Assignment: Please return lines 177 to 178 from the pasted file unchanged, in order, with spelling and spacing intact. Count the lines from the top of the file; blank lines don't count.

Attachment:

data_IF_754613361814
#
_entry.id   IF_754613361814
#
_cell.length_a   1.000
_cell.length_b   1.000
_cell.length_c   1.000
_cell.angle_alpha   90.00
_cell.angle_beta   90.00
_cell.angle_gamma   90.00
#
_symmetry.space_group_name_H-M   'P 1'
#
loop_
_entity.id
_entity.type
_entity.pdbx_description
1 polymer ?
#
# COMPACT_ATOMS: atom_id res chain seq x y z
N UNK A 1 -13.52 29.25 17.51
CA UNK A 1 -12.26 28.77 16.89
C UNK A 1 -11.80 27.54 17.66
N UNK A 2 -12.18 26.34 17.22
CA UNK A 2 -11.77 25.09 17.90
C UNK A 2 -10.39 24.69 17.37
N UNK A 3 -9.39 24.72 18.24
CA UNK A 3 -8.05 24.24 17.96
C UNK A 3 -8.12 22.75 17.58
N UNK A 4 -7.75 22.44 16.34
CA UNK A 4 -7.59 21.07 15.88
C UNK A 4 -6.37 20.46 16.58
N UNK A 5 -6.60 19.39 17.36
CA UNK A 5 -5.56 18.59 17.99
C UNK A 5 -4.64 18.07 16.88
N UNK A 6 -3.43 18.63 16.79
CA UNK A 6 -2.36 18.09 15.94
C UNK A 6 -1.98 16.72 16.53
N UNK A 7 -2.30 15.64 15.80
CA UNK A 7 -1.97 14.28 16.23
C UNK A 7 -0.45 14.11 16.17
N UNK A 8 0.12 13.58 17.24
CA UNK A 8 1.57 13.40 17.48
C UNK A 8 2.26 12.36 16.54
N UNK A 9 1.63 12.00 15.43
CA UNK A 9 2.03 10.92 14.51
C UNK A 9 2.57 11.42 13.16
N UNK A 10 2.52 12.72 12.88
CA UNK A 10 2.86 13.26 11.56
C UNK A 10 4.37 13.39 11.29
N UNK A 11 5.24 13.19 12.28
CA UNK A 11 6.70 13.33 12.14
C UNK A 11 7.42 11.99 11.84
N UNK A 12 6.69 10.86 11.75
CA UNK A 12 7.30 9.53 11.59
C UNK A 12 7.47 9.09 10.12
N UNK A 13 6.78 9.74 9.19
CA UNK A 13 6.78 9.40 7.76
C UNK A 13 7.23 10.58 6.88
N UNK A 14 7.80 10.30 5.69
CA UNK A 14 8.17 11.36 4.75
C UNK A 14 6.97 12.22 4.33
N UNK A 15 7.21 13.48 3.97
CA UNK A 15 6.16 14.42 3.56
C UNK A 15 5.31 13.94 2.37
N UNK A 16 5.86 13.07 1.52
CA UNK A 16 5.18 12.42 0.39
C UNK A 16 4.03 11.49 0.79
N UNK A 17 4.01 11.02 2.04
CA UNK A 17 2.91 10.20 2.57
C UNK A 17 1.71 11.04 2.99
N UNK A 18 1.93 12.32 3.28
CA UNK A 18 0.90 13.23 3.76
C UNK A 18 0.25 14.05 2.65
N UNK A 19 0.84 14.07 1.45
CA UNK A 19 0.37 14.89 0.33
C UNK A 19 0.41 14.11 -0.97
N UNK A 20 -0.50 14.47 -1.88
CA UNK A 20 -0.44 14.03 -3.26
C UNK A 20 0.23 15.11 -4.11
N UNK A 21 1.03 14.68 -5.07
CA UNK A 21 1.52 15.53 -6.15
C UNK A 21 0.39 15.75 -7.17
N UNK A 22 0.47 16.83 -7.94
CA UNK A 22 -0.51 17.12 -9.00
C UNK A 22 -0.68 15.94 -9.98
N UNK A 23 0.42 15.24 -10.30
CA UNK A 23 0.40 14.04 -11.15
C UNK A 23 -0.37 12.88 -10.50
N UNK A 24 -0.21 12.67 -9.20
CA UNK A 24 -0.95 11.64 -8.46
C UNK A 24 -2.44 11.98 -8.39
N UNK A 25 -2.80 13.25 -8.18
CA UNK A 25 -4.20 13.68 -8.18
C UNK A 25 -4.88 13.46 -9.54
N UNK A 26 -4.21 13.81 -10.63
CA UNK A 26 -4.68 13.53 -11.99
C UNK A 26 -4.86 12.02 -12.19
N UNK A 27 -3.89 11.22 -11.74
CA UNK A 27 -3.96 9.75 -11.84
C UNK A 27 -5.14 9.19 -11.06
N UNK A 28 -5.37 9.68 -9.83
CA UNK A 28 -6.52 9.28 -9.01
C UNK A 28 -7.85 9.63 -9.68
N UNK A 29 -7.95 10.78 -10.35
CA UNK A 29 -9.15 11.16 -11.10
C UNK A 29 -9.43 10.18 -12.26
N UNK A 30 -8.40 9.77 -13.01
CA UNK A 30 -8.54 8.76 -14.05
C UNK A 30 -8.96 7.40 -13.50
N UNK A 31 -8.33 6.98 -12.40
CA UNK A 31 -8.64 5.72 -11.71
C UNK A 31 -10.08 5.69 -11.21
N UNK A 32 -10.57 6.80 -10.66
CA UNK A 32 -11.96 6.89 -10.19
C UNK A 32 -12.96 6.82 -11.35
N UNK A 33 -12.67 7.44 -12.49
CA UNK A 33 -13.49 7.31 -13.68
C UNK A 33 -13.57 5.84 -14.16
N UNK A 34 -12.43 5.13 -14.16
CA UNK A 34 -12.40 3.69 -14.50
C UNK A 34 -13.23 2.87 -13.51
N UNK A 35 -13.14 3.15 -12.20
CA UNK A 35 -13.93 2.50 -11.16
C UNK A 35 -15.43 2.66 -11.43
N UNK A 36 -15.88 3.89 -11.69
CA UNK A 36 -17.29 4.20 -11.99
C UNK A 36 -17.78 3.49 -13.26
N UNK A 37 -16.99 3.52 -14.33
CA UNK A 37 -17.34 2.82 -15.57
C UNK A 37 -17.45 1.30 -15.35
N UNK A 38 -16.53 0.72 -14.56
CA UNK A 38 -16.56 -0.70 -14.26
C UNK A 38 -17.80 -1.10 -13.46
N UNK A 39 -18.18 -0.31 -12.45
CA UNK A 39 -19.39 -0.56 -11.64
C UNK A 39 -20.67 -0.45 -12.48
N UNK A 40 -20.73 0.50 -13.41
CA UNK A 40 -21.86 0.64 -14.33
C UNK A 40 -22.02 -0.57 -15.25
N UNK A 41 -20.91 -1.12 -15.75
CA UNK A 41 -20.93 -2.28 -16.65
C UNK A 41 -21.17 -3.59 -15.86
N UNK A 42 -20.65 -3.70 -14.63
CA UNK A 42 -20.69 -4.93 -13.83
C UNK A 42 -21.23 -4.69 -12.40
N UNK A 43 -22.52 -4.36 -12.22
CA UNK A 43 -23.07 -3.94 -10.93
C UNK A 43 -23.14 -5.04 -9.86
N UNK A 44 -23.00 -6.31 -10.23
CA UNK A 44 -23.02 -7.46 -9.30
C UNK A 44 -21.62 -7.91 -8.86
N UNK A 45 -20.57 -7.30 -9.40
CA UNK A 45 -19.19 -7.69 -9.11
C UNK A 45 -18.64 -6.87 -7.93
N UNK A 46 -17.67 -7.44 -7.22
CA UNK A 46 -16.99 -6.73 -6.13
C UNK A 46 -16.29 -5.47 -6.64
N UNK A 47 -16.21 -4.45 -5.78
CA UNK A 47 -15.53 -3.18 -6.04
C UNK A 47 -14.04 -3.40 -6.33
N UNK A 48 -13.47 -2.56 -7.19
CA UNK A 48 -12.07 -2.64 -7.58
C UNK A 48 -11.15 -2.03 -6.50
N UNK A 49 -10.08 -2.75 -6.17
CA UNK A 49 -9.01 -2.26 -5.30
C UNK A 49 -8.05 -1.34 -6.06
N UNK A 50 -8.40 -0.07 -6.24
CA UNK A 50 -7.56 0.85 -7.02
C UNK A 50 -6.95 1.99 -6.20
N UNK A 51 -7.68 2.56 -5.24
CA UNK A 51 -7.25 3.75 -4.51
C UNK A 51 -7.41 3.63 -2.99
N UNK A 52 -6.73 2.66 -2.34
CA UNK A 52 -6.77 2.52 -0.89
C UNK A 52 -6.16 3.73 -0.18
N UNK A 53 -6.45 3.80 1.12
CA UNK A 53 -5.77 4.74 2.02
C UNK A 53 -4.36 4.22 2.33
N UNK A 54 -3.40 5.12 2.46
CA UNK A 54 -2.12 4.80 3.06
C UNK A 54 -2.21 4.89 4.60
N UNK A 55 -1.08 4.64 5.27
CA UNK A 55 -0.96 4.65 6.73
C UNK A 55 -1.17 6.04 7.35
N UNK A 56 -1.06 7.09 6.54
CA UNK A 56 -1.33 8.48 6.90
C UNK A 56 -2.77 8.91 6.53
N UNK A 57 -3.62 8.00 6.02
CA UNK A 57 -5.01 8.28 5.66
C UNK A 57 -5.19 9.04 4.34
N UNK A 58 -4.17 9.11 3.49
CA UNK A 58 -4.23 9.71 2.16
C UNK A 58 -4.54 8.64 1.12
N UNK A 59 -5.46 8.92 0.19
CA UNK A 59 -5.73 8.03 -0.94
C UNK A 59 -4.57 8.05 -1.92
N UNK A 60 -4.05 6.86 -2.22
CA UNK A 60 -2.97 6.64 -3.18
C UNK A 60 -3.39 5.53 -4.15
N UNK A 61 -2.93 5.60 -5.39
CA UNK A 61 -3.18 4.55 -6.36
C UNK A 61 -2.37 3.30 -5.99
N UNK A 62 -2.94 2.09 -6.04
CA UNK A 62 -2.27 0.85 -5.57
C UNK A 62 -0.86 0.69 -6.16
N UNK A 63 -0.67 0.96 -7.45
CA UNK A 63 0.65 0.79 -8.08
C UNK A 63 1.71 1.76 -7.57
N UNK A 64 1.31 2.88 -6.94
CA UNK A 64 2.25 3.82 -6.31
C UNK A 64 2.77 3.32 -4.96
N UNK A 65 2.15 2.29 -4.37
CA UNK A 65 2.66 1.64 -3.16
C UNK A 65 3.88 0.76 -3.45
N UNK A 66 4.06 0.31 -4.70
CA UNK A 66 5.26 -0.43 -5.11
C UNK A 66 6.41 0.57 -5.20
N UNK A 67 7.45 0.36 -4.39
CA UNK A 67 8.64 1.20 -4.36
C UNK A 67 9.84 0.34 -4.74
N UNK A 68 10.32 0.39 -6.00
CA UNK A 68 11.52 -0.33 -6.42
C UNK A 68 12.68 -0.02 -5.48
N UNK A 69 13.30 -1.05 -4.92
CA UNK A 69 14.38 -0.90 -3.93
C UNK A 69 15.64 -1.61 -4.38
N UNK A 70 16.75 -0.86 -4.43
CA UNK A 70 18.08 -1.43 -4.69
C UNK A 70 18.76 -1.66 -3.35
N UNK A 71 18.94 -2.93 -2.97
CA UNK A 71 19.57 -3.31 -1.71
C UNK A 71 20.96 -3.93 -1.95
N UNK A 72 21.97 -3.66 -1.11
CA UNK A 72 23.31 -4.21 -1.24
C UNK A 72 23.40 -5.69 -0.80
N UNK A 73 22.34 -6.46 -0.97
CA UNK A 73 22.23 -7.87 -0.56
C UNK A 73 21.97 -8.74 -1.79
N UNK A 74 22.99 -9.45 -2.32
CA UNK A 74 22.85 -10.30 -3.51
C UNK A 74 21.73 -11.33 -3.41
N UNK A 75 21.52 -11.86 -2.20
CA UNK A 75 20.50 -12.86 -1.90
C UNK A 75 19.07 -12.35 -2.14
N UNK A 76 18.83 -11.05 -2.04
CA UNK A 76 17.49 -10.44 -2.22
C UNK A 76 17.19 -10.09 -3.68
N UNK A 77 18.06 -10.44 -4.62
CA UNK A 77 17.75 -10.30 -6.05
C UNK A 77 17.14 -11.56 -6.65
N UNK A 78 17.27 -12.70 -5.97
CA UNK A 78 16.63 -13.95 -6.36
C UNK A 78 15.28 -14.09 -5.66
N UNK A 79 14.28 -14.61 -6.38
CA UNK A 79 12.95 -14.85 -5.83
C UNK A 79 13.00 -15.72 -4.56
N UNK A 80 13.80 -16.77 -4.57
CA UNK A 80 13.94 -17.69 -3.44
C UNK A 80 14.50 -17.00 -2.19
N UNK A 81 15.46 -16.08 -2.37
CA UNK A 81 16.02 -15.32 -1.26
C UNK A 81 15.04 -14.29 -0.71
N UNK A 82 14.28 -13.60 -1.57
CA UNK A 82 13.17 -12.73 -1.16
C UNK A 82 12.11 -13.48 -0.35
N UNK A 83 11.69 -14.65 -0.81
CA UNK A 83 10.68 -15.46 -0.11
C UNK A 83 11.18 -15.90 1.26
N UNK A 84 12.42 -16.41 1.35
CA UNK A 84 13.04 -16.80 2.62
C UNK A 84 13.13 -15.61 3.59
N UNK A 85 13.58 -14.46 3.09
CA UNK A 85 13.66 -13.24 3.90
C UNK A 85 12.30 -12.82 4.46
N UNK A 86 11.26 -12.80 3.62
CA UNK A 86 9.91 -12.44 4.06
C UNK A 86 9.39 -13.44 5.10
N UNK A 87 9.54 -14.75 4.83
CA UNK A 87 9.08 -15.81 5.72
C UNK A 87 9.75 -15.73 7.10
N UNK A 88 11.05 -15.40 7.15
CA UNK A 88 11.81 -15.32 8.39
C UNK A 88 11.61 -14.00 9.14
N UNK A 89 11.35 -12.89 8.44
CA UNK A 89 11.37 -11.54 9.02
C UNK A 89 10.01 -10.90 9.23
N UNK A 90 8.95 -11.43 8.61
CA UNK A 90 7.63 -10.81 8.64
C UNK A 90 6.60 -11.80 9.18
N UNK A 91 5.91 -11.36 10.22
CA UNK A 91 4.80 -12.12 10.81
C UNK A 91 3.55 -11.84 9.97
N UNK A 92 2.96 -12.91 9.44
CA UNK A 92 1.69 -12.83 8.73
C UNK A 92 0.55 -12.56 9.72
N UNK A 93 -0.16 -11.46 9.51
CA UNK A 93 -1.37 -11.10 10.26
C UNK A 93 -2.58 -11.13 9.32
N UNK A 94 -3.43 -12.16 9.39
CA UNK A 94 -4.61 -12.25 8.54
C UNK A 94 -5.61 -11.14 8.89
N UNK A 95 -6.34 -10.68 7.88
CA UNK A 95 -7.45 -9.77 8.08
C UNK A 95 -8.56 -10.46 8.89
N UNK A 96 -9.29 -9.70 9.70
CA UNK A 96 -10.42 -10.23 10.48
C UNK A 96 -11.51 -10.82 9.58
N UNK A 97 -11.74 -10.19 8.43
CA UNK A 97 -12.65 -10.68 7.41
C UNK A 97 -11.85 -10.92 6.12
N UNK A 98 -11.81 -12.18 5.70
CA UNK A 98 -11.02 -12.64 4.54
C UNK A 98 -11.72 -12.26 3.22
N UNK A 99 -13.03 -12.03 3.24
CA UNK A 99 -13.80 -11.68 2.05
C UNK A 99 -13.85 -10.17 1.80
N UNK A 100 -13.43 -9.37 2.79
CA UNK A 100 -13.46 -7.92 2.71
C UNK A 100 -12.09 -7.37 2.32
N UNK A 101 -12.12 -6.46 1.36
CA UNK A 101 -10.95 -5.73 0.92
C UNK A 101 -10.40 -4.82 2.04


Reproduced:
N UNK A 53 -6.45 3.80 1.12
CA UNK A 53 -5.77 4.74 2.02